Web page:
I have received 3 pages of new/reminder rules for the neighborhood playground this week. Most people who live here probably read german and with in a minute or two can absorb the info and share it with their family, and implement what ever new and unusual procedures are being required this season. But not me, I don’t speak good enough german for this. I can tell you where I purchase my apples and what time I have german classes but I have no idea what most of the words on these papers are saying. However I get the gist, be quite, don’t play, clean up, etc. Doesn’t this just seem completely contrary to playgrounds? Shouldn’t we just LET THEM PLAY?! I mean if they are to be quite-and-still at school, and quite-and-still inside these little tiny apartments, and certainly quite-and-still in the hallways and laundry rooms and anywhere else “inside”, shouldn’t they just go outside and PLAY!?? REALLY! I know you have anal tendencies here, it is like DNA that has been passed on for generations, but really, do we have to have sooooo many playground rules? What if we let the kids just PLAY?! What if they got to wiggle and jump and run and draw with chalk and squirt water and dig in the dirt and do summersaults and pick the wildflowers and climb up the slide the wrong way and heaven freakin forbid jump on the trampoline in the rain (the horror!). Or even more import and how about we let them jump on the trampoline when they are actually home- at lunch- on break from school- the place they are supposed to be quite and still? Instead you dear Switzerland forbid them to make noise at lunch- really? Is that why your children are walking around with pacifiers till they are 5? Is it because they have to be quite every freak-in where, every freak-in day? Heaven Help me already- I have been trying to hold this in for a whole year! And by the way check out this TEDEX talk… it can apply to you too. Hello Pilatus, maybe trust you employees a little more to just get the work done and still be able to get on the internet outside of the timed lunch hour (seriously? they are grown professionals) and if you really have people abusing your trust- fire them.
No week of posting about Amsterdam would be complete with out a few Windmill photos.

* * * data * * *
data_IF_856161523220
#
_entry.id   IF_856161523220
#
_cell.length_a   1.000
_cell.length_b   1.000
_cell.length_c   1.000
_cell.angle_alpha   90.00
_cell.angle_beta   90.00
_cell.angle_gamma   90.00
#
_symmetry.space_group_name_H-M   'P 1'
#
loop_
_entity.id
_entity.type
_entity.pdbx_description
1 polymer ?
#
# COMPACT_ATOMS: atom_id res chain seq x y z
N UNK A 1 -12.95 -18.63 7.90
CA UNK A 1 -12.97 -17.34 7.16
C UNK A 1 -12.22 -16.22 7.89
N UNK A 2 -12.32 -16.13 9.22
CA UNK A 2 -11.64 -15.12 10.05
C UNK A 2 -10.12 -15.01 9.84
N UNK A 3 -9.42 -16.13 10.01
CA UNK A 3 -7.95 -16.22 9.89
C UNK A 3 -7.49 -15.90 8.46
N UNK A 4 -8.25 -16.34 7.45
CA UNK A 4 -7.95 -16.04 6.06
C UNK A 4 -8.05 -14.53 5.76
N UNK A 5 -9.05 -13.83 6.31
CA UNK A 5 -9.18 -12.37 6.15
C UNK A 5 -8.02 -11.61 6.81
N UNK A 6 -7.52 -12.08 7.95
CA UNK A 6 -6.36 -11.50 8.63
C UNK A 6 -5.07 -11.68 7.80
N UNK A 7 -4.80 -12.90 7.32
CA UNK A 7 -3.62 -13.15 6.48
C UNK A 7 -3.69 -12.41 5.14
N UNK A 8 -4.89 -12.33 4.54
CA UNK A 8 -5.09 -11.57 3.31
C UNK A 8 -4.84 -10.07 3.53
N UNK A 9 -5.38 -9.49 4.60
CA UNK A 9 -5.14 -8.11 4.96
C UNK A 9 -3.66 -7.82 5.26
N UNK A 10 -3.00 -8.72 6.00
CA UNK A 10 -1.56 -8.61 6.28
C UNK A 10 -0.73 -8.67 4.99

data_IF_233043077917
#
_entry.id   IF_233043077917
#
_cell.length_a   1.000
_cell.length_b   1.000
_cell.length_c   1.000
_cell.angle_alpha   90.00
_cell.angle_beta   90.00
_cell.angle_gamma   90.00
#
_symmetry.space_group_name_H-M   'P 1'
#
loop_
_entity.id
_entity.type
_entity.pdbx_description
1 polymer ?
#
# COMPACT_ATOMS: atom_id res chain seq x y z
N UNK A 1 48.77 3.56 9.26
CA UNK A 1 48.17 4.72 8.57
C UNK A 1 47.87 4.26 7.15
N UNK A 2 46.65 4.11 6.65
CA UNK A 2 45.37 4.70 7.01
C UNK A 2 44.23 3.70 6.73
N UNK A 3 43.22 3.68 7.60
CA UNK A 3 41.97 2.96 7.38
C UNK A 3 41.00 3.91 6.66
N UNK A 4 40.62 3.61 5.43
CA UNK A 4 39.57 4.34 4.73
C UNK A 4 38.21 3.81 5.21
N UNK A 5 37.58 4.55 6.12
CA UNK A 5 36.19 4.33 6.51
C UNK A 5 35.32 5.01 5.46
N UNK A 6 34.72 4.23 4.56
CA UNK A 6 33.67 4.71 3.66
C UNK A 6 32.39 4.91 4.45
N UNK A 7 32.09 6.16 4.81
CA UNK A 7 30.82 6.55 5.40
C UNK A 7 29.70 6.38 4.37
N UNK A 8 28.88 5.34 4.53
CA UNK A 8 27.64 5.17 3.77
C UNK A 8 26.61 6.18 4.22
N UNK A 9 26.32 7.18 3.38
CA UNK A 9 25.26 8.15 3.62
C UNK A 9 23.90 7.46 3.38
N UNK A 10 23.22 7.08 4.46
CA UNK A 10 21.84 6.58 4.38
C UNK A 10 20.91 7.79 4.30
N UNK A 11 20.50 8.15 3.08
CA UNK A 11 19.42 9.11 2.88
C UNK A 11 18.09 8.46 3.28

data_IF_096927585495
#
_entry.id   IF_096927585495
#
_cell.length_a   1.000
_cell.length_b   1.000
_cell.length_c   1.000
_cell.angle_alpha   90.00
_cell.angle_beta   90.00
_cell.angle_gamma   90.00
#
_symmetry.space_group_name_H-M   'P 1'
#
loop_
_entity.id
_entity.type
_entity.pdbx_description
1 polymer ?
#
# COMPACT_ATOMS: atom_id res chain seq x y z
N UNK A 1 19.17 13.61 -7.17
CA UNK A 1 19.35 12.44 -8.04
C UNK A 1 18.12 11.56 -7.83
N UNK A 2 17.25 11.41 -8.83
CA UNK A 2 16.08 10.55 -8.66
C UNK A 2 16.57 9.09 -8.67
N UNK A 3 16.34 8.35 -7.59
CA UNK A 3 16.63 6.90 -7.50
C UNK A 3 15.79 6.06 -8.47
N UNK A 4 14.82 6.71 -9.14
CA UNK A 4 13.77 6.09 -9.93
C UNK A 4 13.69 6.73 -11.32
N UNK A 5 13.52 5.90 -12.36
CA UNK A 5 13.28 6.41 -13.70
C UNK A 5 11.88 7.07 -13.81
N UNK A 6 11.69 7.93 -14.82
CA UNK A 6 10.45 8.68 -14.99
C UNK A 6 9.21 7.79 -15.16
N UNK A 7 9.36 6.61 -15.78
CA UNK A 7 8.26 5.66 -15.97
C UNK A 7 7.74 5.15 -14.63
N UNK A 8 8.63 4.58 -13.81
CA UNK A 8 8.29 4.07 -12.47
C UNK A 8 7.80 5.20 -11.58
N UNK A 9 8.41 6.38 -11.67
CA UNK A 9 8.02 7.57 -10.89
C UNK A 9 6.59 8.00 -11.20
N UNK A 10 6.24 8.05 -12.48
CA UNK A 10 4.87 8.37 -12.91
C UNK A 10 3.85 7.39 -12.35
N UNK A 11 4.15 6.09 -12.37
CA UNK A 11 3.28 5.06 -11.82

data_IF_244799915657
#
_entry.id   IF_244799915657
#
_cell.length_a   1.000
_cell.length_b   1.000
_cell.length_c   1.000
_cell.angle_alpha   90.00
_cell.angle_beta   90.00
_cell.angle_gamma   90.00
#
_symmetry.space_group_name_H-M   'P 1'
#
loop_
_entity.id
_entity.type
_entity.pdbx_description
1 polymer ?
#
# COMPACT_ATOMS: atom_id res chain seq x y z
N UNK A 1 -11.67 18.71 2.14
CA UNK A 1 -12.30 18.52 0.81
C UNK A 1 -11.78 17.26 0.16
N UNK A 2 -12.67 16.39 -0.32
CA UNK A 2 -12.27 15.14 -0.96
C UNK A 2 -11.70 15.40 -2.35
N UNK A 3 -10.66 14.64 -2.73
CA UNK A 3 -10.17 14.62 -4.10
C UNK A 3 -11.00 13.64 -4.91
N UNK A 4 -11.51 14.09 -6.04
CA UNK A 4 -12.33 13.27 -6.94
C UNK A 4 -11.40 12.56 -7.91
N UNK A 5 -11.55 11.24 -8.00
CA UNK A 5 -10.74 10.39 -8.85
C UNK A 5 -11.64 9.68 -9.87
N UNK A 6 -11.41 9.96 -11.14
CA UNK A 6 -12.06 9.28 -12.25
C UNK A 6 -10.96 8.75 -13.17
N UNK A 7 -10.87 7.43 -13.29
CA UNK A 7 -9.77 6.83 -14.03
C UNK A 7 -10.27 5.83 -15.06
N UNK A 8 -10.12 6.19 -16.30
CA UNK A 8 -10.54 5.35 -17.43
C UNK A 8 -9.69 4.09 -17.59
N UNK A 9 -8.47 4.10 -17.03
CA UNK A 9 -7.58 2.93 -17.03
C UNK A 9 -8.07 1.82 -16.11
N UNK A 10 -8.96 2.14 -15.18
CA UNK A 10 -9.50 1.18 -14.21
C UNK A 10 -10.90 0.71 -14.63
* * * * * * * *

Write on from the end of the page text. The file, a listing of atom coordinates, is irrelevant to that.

Even the modern ones are beautiful to me.
I can’t wait to carve out a week or 2 one summer for a relaxing trip to the Netherlands, because doesn’t this place just scream.. SLOW DOWN!?
This weekend we will do some long walks, and bikerides which is really one of my favorite things to do on the weekend, especially after a long busy week : Axel spranged his wrist and is almost helpless, Sparticus was in Germany for a aviation conference, everyone is suffering from a little hay fever and, well, we are all worn out from sunny days in the sandbox, & playground. We are still on the hunt for a different flat with no luck, but since we are traveling and outside playing so often lately I’m not obsessing about it as often. Fathers day is coming up and of course schools almost out in the states and we are counting down the last 4 weeks of school before we hop on a flight stateside for the summer. Here are a few inspired links to check out over the weekend:
- Heres a project I can relate to.
- These kids and their story made me cry.
- Here is a list of cute (except for the tie, its ugly, don’t make goofy ties) homemade Fathers Day gift ideas.
- Sorry, another list but look at the last one– I think we are so doing this!
- Here is a new-ish Ted talk about parenting anxiety- have you watched it? It might make you feel a little better.
I love visiting Botanical Gardens. I have been luck enough to live near several really impressive ones over the years – Long wood gardens, belingrath gardens, Missouri Botanical Gardens and loved to visit especially when the tulips bloom and the cherry blossoms blow good luck though the air.
The world famous Keukenhof doesn’t try and be the biggest, it doesn’t have to advertise much, it is just the mother of all tulip gardens. Its only open for about 7 weeks, from the end of march through the end of may. People, buses and trains full of people, descend upon the tiny farming village for 7 weeks a year. The tourist invade the tulip fields (of course we did) for photos and the Keukenhof welcomes them with the efficiency and precision of a swiss watch. From parking to ticketing to feeding the massive amounts of guest, you’d never know that this is just a temporary-seasonal operation.
Kuekenhoff is world famous and must be geographically located in the absolute perfect spot on earth where bulbs thrive because they are not only abundant but perfect. I didn’t see a wilted, drooping, scorched, or dead bulb in sight.
There were simply acres and acres of color (mixed with a whole lot of tourist).
Even with the massive numbers of people around I never felt crowded, Its like a huge park with room enough for everyone and their cameras.
We studied the weather for days and picked the afternoon with the most sunshine to visit, it was lovely.
The kids got to pet baby animals.
I got to talk to a peacock.
What tulip garden in Holland would be complete with out a windmill? Not this one.
There was a playground just in case you needed a break from sitting and looking at flowers.
There was also a shrub maze that fascinated Axel but it wasn’t blooming so I didn’t take any photos of it. The GIANT cotton candy however was very impressive. I use the kids begging as an excuse to buy it and “share” with me. So pretty much the Keukenhof thought of everything.